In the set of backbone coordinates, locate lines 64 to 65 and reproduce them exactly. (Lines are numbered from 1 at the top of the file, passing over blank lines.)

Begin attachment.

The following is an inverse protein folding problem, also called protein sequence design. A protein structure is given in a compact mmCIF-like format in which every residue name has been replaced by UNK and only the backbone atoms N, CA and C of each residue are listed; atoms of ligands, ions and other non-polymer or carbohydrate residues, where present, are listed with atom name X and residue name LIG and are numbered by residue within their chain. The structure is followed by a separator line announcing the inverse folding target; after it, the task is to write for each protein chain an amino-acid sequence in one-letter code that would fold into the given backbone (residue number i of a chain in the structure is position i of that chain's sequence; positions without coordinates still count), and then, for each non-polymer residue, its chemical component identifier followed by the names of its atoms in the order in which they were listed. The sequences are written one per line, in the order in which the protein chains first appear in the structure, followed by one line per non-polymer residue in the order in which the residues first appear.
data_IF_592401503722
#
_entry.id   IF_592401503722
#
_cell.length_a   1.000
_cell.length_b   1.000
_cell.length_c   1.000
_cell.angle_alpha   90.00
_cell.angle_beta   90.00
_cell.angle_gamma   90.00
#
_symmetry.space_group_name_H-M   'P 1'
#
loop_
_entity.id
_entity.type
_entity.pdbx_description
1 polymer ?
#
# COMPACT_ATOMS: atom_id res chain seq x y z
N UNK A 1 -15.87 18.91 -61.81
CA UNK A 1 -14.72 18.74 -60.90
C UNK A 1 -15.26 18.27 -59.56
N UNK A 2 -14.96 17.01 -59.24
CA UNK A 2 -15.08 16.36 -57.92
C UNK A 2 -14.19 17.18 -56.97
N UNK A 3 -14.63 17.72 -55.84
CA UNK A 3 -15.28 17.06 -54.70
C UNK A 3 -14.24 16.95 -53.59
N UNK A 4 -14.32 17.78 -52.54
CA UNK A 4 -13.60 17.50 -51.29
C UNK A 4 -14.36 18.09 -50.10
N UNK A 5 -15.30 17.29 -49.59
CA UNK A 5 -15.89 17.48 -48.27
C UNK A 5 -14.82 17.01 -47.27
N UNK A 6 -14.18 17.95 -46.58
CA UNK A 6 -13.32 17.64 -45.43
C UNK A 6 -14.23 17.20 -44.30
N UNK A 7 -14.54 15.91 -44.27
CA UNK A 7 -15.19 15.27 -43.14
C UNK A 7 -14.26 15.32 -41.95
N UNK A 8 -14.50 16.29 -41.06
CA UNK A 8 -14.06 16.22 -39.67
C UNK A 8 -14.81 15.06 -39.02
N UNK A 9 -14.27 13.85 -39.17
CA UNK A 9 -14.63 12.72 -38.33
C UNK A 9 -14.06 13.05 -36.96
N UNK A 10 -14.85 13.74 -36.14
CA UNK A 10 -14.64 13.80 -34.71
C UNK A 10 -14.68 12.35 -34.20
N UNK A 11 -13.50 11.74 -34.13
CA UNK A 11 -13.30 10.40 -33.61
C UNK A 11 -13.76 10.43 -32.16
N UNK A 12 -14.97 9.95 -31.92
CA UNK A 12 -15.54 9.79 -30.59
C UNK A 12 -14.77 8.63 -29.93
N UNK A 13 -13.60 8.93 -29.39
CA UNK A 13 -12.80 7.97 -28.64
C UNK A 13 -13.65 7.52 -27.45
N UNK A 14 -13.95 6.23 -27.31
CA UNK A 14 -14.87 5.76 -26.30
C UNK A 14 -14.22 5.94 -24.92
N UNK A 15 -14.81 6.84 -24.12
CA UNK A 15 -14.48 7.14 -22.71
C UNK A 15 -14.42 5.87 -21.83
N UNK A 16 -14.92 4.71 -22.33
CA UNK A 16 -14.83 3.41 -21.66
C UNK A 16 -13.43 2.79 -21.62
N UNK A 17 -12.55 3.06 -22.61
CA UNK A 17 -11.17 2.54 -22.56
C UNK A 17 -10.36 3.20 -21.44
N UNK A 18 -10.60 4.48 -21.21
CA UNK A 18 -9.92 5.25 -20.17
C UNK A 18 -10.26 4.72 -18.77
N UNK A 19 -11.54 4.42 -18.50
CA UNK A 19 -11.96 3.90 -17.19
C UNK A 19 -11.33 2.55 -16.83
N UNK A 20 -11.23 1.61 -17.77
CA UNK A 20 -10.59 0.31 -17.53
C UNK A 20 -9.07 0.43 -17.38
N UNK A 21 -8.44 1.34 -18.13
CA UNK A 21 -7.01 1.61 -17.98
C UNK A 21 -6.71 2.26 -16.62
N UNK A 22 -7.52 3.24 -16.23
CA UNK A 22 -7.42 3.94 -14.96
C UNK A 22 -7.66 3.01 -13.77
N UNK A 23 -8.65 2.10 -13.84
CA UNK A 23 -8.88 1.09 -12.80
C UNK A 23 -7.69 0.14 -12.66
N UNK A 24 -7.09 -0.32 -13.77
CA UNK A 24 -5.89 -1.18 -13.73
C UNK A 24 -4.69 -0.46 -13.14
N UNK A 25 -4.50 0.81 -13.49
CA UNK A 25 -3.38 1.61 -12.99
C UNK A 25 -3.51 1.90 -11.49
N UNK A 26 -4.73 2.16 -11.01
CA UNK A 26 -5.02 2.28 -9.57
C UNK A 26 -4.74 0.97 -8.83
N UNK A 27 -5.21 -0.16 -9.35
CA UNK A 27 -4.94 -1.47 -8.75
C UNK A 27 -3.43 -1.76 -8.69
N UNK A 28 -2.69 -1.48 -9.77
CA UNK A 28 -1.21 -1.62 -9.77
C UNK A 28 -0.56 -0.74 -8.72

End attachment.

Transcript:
N UNK A 15 -14.81 6.84 -24.12
CA UNK A 15 -14.48 7.14 -22.71